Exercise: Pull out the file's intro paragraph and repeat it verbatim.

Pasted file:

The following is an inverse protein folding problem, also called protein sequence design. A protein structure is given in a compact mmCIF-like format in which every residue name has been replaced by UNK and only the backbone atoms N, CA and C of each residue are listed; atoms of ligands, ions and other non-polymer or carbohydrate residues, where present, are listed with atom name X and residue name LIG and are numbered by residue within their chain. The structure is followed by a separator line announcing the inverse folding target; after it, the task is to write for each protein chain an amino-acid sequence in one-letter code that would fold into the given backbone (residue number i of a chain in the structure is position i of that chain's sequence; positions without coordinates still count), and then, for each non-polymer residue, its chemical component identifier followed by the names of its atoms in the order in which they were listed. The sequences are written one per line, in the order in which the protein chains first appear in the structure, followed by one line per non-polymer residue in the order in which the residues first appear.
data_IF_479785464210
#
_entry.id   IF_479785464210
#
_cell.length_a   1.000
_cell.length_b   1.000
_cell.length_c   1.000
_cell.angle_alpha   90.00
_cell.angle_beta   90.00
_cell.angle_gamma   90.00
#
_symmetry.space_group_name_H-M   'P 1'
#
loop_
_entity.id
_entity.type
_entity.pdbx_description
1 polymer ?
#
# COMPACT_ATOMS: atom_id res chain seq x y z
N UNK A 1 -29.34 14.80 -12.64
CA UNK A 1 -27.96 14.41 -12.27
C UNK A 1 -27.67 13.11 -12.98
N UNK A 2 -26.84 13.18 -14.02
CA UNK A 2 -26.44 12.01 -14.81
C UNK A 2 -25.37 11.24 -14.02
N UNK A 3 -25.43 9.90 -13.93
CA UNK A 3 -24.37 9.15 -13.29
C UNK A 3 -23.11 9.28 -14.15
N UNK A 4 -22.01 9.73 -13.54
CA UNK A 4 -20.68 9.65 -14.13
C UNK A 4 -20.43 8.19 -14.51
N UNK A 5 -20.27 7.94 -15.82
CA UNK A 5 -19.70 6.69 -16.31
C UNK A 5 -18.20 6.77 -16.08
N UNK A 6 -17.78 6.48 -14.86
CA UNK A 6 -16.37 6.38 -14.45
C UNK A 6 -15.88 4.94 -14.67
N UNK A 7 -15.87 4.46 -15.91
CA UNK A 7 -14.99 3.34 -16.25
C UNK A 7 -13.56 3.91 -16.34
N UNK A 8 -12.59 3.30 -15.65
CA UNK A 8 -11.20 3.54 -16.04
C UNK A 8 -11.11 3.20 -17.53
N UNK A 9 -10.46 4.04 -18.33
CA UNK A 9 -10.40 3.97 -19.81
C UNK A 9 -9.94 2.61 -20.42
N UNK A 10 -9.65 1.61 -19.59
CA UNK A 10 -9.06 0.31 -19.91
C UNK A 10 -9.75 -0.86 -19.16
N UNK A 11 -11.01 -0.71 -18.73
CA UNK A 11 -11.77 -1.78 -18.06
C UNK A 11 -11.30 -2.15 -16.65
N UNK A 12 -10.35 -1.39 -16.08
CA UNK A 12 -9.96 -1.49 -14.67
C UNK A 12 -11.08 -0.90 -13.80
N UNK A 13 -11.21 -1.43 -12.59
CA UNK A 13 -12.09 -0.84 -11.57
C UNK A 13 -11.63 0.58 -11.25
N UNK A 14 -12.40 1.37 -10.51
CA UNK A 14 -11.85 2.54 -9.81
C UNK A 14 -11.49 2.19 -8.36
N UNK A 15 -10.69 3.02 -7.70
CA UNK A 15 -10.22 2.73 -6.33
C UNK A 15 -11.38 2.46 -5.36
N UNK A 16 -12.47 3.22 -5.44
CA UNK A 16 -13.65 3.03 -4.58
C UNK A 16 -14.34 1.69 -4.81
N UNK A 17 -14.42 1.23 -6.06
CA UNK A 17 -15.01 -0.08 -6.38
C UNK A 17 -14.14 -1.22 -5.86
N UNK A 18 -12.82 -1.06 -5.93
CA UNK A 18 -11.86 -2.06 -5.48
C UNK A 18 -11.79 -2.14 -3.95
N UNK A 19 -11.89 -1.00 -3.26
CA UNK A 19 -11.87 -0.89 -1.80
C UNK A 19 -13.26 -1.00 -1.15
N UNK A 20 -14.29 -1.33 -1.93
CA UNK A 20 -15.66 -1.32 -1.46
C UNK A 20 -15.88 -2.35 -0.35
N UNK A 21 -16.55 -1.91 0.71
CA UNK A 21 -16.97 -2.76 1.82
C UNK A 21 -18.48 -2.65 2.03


The following is an inverse protein folding problem, also called protein sequence design. A protein structure is given in a compact mmCIF-like format in which every residue name has been replaced by UNK and only the backbone atoms N, CA and C of each residue are listed; atoms of ligands, ions and other non-polymer or carbohydrate residues, where present, are listed with atom name X and residue name LIG and are numbered by residue within their chain. The structure is followed by a separator line announcing the inverse folding target; after it, the task is to write for each protein chain an amino-acid sequence in one-letter code that would fold into the given backbone (residue number i of a chain in the structure is position i of that chain's sequence; positions without coordinates still count), and then, for each non-polymer residue, its chemical component identifier followed by the names of its atoms in the order in which they were listed. The sequences are written one per line, in the order in which the protein chains first appear in the structure, followed by one line per non-polymer residue in the order in which the residues first appear.